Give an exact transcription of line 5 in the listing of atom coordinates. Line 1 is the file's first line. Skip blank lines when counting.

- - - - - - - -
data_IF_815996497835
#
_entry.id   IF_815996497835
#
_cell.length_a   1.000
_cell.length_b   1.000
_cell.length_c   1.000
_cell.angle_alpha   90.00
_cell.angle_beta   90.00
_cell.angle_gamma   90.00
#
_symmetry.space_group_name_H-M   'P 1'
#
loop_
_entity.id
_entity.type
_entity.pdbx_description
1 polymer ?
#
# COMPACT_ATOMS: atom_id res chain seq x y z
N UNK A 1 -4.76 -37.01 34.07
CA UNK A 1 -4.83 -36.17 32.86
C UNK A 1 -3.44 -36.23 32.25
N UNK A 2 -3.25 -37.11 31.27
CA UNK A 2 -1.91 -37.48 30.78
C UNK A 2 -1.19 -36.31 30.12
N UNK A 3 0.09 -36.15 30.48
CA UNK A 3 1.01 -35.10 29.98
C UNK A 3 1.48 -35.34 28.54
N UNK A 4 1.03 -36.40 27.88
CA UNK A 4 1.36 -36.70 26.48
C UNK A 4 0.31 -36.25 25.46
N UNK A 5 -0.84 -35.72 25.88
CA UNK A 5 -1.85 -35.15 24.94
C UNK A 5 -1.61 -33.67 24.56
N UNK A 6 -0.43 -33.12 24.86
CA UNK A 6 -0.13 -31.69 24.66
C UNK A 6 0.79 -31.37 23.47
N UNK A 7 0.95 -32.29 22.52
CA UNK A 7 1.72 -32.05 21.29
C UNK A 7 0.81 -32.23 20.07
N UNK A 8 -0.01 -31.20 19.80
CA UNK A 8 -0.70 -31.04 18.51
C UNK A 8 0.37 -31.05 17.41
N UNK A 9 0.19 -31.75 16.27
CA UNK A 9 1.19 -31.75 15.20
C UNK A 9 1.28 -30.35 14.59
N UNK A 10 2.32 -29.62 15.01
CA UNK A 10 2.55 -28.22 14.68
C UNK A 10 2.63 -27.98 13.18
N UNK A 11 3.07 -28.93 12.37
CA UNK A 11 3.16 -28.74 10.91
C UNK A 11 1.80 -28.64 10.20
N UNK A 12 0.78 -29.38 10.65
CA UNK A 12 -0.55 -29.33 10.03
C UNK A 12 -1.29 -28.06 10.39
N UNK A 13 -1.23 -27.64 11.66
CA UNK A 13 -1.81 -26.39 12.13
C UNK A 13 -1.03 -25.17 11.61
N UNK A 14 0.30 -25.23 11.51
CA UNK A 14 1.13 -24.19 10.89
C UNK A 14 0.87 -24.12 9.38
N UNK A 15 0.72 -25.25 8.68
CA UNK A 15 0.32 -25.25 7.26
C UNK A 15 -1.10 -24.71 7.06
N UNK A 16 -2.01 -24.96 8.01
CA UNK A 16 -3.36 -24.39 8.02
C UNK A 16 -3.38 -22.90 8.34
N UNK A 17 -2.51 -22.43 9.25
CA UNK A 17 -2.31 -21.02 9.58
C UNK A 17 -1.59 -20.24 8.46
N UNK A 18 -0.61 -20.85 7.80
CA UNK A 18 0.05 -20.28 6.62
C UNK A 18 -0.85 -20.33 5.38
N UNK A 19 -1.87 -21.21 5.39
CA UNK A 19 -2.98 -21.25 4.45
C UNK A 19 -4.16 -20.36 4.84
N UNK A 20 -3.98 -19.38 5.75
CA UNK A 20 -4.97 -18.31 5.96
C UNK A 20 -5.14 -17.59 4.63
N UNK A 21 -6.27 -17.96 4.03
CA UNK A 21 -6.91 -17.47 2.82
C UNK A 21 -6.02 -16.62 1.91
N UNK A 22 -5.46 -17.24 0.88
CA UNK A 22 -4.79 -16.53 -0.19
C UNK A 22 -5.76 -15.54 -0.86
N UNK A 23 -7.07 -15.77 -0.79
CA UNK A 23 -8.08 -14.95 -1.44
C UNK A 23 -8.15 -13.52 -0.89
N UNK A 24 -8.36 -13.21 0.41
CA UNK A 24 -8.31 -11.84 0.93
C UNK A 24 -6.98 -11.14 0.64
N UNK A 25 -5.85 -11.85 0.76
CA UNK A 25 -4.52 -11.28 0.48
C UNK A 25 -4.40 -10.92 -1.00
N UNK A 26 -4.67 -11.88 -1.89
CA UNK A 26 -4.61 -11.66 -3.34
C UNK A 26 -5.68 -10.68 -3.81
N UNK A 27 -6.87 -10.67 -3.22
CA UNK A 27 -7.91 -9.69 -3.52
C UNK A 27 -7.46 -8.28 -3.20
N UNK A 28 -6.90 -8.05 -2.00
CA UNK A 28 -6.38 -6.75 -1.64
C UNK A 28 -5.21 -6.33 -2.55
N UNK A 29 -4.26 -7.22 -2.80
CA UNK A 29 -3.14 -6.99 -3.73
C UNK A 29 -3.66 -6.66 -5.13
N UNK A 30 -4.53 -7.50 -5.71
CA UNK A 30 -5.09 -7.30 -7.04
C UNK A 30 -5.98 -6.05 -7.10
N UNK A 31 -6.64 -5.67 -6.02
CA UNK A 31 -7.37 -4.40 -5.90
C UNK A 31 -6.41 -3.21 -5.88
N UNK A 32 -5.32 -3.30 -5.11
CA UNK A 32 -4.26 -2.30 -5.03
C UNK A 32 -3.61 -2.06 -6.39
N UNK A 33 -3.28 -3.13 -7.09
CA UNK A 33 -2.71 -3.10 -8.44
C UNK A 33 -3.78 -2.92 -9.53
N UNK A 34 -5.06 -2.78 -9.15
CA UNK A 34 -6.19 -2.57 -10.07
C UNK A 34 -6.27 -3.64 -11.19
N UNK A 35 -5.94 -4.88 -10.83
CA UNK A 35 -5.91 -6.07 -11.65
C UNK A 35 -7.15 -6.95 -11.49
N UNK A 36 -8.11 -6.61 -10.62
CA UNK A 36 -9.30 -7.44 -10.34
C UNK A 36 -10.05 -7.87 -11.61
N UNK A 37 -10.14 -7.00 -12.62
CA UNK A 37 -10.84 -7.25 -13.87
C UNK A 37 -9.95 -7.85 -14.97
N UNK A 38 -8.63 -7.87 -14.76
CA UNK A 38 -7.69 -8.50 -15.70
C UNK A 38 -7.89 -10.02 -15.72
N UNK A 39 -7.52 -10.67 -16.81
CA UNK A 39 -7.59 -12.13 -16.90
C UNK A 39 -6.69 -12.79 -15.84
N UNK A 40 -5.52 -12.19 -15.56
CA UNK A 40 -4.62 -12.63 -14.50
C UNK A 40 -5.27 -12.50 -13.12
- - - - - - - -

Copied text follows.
_cell.length_a   1.000